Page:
Today, Kevin gives you even more proof that inflation is already here and that your standard of living is declining rapidly because of it.
Take Trudeau on the Go! Click here to download this show to your iPod, mp3 player, or PC through iTunes!
February 17, 2012
I Heart Chaos
“This is sick. Talk about animal cruelty and the most non natural and freakish way to raise chickens. It’s time to leave mother nature alone. If less people ate meat, we wouldn’t even need to come up with garbage like this” –KTRN
Philosopher Paul Thompson from Purdue University has suggested “The Blind Chicken Solution.” He argues that chickens blinded by “accident” have been developed into a strain of laboratory chickens that don’t mind being crowded together as much as normal chickens do. As a result, he argues, we should consider using blind chickens in food production as a solution to the problem of overcrowding in the poultry industry. He argues that it would be more humane to have blind chickens than ones that can see.
But Ford goes a step further and proposes a “Headless Chicken Solution.” This would involve removing the cerebral cortex of the chicken to inhibit its sensory perceptions so that it could be produced in more densely packed conditions without the associated distress. The brain stem for the chicken would be kept intact so that the homeostatic functions continue to operate, allowing it to grow.
Ford proposes this solution for two reasons: To meet the rising demand for meat, particularly poultry, and to improve the welfare of the chickens by desensitizing them to the unpleasant reality of their existence.
After this “desensitization,” the chickens could then be stacked into huge urban farms with around 1,000 chickens hooked up to large vertical frames — a little like the network of pods the humans are connected to in The Matrix. The feet of the chickens would also be removed in order to pack more in. There could be dozens of these frames in the vertical farming system, which Ford refers to as the Centre for Unconscious Farming. Food, water and air would be delivered via a network of tubes and excrement would be removed in the same way. This technique could achieve a density of around 11.7 chickens per cubic meter instead of the current 3.2 chickens achieved in broiler houses.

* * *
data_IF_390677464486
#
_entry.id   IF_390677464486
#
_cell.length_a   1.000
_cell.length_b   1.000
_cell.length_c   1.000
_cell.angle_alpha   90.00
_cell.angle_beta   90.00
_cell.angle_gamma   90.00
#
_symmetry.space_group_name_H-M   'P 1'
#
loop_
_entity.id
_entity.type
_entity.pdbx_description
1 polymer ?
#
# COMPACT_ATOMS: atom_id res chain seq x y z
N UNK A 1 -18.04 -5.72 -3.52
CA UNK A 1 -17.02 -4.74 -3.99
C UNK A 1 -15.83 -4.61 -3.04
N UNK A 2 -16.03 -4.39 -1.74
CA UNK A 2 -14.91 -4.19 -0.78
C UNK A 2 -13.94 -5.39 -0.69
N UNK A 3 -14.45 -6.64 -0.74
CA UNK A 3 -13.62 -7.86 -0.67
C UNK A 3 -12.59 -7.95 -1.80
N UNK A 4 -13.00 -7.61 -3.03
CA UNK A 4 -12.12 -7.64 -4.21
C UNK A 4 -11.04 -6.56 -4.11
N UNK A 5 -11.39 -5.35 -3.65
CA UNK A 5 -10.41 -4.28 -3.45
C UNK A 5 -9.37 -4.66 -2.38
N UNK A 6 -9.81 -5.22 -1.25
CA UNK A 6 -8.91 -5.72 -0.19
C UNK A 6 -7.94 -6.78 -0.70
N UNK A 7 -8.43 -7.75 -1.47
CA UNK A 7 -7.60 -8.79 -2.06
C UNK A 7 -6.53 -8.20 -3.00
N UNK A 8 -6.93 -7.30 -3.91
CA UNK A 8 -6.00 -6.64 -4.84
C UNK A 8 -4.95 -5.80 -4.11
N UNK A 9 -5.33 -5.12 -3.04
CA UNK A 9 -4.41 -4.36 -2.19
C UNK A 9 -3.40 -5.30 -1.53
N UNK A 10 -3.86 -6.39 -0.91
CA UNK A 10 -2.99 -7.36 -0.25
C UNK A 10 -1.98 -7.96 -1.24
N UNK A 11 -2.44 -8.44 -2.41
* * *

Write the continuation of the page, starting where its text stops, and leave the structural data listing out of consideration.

A challenge for Ford’s system would be the lack of muscular stimulation. However, Ford proposes using electric shocks similar to that used in other lab meat experiments.
“The realities of the existing systems of production are just as shocking.” Ford argues that his solution is no more shocking than existing food-production techniques. “The realities of the existing systems of production are just as shocking,” he told Wired.co.uk, “but they are hidden behind the sentimental guise of traditional farming scenes that we as consumers hold in our minds and see on our food packaging.”
July 6th, 2011
By: Jonathan Benson
The accidental mixing of two unidentified chemicals at a Tyson chicken processing plant in Springdale, Ark., has landed 173 of its roughly 300 workers in the hospital, according to reports. The two chemicals, which Tyson refused to identify, somehow got mixed together to produce deadly chlorine gas, which sent five of the workers to intensive care, with another 50 remaining hospitalized days after it occurred.
Donnie King, senior vice president of poultry and prepared foods at Tyson, said that human error was partially responsible for the mixing of the chemicals, but did not provide further details. Gary Mickelson, a company spokesman, added that the plant does not actually use chlorine gas as part of its processing regimen, despite the fact that chlorine itself is commonly used as an antimicrobial treatment for factory chicken.
The whole incident is the type of scenario you might expect to occur at some kind of chemical or other industrial factory, not a food processing plant. And yet millions of people consume Tyson chicken, which apparently is processed with the help of some sort of chemical concoction that, when mixed, creates a gas that the US Centers for Disease Control and Prevention (CDC) says can cause respiratory illness and sudden death.